Wednesday, 14 August 2013

Tuscany vacation accommodations with handicapped access

Tuscany is high on the list of travel destinations that are friendly to the elderly and those with mobility limitations, especially since laws were introduced several years ago regarding provision of suitable facilities for the physically handicapped. I'm often asked for information about Tuscany vacation accommodations with handicapped access. One important piece of information everyone should take account of is that Tuscan farmhouses ("villas") and sometimes genuine villas are characterised by numerous steps and steep staircases. For this reason, if your mobility is impaired, read the descriptions of rural vacation accommodations in Tuscany with care and feel free to ask the owners detailed questions. This is one of the several reasons to rent owner-direct, by the way. Agencies rarely have the kind of information you need.

Tuscan vacation accommodation handicapped accessibility
A fairly frequent sight in Tuscany - this you don't want if moving around isn't all that easy for you.
Step-free or almost step-free agriturismi and other rural holiday homes are definitely available. Today I want to describe one of them which has recently been renovated and which enjoys one of the most beautiful locations in Tuscany. This is Agriturismo Felciano, a cottage with two large double rooms and a large living-dining room, situated on a winery near Panzano, in the famous Conca d'Oro.

Accommodation in Tuscany for mobility impaired visitors
Agriturismo Felciani - an ideal Tuscan vacation location for anyone with mobility problems.
Agriturismo Felciano has a large terrace in front of the entry and flat ground round about, including the location of the gazebo. There is one very slight step at the large entrance and none at all inside the cottage. Of the two modern bathrooms, one is fully-equipped for handicapped accessibility. You can bring your car right up to the terrace.

In addition to being able to buy your Chianti Classico wine directly from the cask and extravergine olive oil by the bottle, you can buy Tuscan saffron grown on the Felciano farm.

Click here to visit the Agriturismo Felciano website.

More about Panzano in Chianti.

Vacation accommodation in Tuscany
Author: Anna Maria Baldini

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Sunday, 4 August 2013

Why is the Conca d'Oro of Panzano in Chianti called the Conca d'Oro?

The rich history of Tuscany not only manifests itself in ancient towns, abbeys and castles, but also in the place names of villages, hills and rivers and many other topographical features. One of the most beautiful names for a beautiful area is the Conca d'Oro below Panzano. Conca d'oro means "golden basin", so looking at the picture of the vineyards of the Conca d'Oro below, we have to ask ourselves why is the Conca d'Oro of Panzano in Chianti called the Conca d'Oro? Why isn't it called the Conca Verde - the green basin - for example?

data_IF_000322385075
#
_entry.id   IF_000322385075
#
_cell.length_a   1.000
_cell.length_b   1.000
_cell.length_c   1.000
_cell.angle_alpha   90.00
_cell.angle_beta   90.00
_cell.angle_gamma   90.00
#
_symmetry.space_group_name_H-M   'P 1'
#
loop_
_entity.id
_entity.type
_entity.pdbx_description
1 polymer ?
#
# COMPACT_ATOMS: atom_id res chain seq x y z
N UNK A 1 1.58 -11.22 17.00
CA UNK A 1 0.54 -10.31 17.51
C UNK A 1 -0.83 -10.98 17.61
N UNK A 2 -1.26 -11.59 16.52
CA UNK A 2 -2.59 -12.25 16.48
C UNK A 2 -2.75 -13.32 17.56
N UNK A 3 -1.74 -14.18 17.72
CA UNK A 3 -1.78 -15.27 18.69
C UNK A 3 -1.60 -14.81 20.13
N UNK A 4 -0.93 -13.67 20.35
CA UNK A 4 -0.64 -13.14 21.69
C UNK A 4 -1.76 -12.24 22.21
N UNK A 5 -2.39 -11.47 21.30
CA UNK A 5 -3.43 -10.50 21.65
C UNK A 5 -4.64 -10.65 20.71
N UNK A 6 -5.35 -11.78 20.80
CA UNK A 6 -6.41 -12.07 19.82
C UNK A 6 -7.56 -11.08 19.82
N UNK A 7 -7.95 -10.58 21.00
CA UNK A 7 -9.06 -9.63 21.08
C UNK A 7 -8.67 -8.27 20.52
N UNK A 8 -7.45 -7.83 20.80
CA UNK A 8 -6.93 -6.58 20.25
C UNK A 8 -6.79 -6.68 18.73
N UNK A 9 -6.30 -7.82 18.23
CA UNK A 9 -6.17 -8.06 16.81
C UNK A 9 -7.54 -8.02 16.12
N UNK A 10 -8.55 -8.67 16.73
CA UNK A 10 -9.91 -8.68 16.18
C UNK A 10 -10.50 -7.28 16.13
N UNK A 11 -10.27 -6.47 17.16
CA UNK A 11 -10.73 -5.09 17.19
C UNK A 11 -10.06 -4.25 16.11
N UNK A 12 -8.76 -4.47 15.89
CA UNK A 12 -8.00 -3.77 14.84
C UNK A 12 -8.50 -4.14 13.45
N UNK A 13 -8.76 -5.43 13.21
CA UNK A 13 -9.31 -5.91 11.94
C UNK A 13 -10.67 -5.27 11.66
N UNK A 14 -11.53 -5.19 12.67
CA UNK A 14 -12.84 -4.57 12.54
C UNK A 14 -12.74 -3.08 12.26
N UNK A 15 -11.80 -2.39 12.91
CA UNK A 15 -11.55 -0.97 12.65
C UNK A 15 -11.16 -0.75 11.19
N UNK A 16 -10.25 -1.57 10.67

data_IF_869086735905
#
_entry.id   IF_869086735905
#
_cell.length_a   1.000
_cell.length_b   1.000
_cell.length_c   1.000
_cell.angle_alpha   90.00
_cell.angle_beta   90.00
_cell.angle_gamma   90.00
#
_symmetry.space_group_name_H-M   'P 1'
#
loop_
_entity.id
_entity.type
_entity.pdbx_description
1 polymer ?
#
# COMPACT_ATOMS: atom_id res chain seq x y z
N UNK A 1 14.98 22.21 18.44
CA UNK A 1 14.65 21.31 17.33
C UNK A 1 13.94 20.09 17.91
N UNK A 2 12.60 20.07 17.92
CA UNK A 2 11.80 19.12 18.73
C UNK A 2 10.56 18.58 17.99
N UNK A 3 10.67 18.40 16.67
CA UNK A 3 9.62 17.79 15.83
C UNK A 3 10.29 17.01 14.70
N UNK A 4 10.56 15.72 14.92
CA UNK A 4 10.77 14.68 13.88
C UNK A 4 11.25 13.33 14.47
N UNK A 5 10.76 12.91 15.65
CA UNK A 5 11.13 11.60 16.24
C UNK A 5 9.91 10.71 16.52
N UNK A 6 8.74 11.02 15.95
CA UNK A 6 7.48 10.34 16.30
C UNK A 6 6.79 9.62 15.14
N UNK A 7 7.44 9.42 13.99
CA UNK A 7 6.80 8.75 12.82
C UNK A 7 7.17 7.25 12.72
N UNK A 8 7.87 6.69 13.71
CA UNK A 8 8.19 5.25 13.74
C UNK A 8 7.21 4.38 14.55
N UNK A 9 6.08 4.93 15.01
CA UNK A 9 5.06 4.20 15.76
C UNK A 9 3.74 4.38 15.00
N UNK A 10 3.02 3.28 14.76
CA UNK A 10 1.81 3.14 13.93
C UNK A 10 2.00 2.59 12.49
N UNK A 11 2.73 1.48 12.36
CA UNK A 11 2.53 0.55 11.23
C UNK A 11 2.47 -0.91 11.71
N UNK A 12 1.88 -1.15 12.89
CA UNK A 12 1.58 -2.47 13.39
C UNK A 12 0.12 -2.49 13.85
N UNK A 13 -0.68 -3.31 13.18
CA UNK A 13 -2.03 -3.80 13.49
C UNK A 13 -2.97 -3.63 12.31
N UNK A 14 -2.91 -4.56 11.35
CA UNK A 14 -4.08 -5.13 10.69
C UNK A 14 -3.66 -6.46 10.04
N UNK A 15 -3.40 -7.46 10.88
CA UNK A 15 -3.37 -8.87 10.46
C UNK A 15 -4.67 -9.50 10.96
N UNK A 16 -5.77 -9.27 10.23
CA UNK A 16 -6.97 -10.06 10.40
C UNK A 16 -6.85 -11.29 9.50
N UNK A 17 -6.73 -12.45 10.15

Conca d'Oro of Panzano in Chianti
View over the Conca d'Oro towards Panzano in Chianti
The answer to this riddle is quite simple (once you've been told). For centuries, Florence and Sienna fought for control of the historical Chianti area (now the Chianti Classico wine zone) that forms the territory between them. They did this in large part because of the critical value of its agricultural production. Wine? Olive oil? Only in small part. Until the middle of the 19 C, agriculture in Chianti was given over principally to grain production, meaning wheat. Most of the population of both Chianti and Florence subsisted on bread as their staple diet - and, indeed, bread is still an important part of every Tuscan meal. As a consequence, every piece of land that supported wheat was used to grow it. Even into the pre-war 20 C, wheat was grown in the spaces between the rows of grape vines. One of the most productive areas for wheat was in fact the Conca d'Oro of Panzano, and as harvest time approached it was exactly what its name says, a golden basin of ripening wheat. It was only in the post-war years that wheat was replaced by the increasingly lucrative crops yielding olive oil and wine. This change coincided with the reclamation of the Maremma and the modernisation of agriculture in the Val d'Orcia (described by Iris Origo in her wonderful book, War in the Val d'Orcia) and the consequent increase in the wheat harvest in those areas.

More about what to see in and near Panzano in Chianti.

My recommended vacation rentals in Tuscany.

Tuscany Toscana
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Travel Guide!

Up-to-date news on what to see and where to stay in Chianti and all of Tuscany.

Tuscany Travel Guide

Author: Anna Maria Baldini

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